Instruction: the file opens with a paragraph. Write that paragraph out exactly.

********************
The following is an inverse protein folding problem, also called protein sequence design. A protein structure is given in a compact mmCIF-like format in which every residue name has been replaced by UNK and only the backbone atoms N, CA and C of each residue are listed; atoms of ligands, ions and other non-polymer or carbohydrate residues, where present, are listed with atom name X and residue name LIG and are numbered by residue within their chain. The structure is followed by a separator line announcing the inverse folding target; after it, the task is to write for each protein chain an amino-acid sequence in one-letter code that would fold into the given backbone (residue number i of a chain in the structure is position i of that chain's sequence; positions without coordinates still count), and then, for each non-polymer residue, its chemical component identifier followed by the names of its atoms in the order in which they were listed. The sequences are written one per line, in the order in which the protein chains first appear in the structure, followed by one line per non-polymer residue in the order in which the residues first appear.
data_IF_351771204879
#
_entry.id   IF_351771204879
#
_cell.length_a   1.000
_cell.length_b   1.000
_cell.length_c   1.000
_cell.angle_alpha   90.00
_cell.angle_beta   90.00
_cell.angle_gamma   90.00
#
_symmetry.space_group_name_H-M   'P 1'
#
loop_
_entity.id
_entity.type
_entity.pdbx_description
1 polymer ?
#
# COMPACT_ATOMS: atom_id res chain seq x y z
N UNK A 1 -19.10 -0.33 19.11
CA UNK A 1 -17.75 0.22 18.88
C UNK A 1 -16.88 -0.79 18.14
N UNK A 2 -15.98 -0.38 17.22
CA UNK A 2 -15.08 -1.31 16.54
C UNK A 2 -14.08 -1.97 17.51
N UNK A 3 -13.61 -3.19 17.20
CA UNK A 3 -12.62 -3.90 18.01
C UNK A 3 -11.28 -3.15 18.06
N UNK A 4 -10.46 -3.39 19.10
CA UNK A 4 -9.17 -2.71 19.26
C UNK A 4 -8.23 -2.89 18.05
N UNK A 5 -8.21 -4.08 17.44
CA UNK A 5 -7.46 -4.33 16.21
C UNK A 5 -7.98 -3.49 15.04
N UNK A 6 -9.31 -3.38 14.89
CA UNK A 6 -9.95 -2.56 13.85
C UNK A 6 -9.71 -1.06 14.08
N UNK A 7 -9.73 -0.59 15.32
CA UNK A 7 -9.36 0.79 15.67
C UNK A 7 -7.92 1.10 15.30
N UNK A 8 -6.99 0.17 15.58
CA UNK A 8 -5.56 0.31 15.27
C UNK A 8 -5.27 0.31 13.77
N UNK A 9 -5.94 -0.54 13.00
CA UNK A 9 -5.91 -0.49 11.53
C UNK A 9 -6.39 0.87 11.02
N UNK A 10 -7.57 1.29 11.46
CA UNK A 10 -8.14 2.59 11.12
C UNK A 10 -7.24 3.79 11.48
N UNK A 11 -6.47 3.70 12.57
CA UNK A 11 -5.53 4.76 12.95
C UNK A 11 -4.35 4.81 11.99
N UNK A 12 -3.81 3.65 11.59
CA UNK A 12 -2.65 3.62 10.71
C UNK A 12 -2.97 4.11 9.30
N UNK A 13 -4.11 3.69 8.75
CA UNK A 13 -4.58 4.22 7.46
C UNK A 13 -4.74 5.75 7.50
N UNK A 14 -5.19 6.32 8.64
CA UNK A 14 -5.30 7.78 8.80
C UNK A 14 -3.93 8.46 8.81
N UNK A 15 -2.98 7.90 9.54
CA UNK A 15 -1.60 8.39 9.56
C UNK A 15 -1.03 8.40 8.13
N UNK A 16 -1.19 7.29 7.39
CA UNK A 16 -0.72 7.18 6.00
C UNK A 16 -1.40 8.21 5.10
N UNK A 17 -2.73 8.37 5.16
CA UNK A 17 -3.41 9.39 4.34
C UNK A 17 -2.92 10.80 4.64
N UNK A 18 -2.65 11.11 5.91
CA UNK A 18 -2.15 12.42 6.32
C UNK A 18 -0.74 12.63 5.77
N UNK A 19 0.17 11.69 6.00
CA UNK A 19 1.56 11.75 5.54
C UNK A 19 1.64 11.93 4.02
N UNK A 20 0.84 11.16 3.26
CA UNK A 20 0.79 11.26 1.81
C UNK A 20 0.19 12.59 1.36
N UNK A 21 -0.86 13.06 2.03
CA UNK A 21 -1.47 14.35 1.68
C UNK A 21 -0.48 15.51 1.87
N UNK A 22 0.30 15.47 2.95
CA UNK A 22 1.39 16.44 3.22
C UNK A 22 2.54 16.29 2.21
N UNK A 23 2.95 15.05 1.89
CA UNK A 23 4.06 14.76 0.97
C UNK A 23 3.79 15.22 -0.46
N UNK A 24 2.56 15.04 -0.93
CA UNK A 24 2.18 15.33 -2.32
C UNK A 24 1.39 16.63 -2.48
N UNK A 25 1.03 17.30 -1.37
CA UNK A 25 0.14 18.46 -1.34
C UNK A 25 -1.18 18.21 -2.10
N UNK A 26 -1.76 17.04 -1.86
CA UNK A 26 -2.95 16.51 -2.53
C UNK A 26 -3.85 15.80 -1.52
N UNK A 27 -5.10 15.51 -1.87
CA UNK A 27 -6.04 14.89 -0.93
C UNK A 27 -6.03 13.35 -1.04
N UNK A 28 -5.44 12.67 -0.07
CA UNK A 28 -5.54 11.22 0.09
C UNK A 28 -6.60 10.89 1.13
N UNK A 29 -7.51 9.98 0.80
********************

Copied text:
The following is an inverse protein folding problem, also called protein sequence design. A protein structure is given in a compact mmCIF-like format in which every residue name has been replaced by UNK and only the backbone atoms N, CA and C of each residue are listed; atoms of ligands, ions and other non-polymer or carbohydrate residues, where present, are listed with atom name X and residue name LIG and are numbered by residue within their chain. The structure is followed by a separator line announcing the inverse folding target; after it, the task is to write for each protein chain an amino-acid sequence in one-letter code that would fold into the given backbone (residue number i of a chain in the structure is position i of that chain's sequence; positions without coordinates still count), and then, for each non-polymer residue, its chemical component identifier followed by the names of its atoms in the order in which they were listed. The sequences are written one per line, in the order in which the protein chains first appear in the structure, followed by one line per non-polymer residue in the order in which the residues first appear.